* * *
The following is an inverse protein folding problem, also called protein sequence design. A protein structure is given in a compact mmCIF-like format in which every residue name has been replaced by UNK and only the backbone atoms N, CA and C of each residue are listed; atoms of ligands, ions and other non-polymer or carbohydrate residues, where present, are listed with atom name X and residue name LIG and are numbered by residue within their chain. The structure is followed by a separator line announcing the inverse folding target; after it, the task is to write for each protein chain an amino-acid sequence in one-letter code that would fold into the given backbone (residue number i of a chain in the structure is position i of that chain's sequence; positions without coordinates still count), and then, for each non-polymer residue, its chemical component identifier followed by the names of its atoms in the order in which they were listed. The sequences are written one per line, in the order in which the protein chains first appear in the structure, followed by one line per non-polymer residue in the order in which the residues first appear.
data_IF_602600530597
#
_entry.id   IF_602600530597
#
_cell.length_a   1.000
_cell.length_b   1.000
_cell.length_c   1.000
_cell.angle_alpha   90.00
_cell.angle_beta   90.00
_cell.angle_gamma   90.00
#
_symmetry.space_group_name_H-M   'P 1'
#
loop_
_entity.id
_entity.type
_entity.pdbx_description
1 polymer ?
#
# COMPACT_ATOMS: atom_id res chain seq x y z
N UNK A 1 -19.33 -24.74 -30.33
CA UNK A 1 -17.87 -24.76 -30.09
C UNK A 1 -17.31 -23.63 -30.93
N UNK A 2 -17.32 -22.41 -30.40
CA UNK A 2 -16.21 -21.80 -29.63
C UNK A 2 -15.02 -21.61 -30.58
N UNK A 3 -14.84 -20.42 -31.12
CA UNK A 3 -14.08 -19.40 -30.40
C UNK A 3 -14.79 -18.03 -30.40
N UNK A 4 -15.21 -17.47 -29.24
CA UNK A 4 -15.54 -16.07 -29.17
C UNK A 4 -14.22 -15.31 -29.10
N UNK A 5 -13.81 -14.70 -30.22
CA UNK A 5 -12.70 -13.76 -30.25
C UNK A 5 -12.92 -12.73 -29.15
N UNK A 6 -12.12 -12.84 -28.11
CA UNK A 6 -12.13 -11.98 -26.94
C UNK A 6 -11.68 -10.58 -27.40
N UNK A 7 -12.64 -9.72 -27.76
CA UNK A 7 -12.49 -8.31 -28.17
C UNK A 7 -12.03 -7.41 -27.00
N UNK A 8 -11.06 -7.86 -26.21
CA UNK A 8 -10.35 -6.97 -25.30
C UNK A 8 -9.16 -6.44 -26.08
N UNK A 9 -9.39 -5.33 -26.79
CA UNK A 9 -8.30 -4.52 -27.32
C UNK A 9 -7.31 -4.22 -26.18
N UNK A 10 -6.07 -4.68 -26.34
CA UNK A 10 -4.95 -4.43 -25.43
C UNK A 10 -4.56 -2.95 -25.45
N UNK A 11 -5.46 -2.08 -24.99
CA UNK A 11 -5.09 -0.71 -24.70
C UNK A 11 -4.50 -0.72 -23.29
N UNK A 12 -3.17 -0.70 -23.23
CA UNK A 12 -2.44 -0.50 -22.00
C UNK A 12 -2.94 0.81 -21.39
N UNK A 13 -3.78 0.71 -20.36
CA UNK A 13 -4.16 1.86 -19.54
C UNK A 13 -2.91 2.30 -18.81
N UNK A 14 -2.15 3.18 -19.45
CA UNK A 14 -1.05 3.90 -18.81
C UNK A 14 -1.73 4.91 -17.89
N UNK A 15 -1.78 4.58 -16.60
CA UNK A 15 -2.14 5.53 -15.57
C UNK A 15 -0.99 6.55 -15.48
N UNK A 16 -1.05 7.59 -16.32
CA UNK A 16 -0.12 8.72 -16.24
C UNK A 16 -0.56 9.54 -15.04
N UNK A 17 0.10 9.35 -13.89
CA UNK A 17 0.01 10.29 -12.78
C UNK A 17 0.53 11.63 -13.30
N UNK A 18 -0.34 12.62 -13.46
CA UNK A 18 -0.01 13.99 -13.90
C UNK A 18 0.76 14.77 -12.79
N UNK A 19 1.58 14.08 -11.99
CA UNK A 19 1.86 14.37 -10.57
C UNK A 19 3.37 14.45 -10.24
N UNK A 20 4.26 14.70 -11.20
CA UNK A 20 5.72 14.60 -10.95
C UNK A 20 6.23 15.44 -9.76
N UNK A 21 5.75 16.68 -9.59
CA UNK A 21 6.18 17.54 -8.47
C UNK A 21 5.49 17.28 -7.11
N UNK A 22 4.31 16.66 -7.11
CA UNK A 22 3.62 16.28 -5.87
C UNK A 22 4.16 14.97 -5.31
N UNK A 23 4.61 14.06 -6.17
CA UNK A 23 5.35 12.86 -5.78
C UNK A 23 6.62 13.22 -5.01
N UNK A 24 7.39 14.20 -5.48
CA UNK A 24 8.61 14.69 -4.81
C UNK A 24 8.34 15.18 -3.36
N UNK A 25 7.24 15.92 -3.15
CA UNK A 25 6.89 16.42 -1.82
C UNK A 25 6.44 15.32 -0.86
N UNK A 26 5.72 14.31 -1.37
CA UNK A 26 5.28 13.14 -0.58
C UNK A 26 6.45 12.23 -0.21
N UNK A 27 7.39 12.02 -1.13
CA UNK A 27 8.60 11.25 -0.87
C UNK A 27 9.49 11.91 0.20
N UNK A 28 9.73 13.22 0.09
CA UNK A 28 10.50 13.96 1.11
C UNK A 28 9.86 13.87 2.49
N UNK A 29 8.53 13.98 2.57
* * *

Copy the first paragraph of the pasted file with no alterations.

The following is an inverse protein folding problem, also called protein sequence design. A protein structure is given in a compact mmCIF-like format in which every residue name has been replaced by UNK and only the backbone atoms N, CA and C of each residue are listed; atoms of ligands, ions and other non-polymer or carbohydrate residues, where present, are listed with atom name X and residue name LIG and are numbered by residue within their chain. The structure is followed by a separator line announcing the inverse folding target; after it, the task is to write for each protein chain an amino-acid sequence in one-letter code that would fold into the given backbone (residue number i of a chain in the structure is position i of that chain's sequence; positions without coordinates still count), and then, for each non-polymer residue, its chemical component identifier followed by the names of its atoms in the order in which they were listed. The sequences are written one per line, in the order in which the protein chains first appear in the structure, followed by one line per non-polymer residue in the order in which the residues first appear.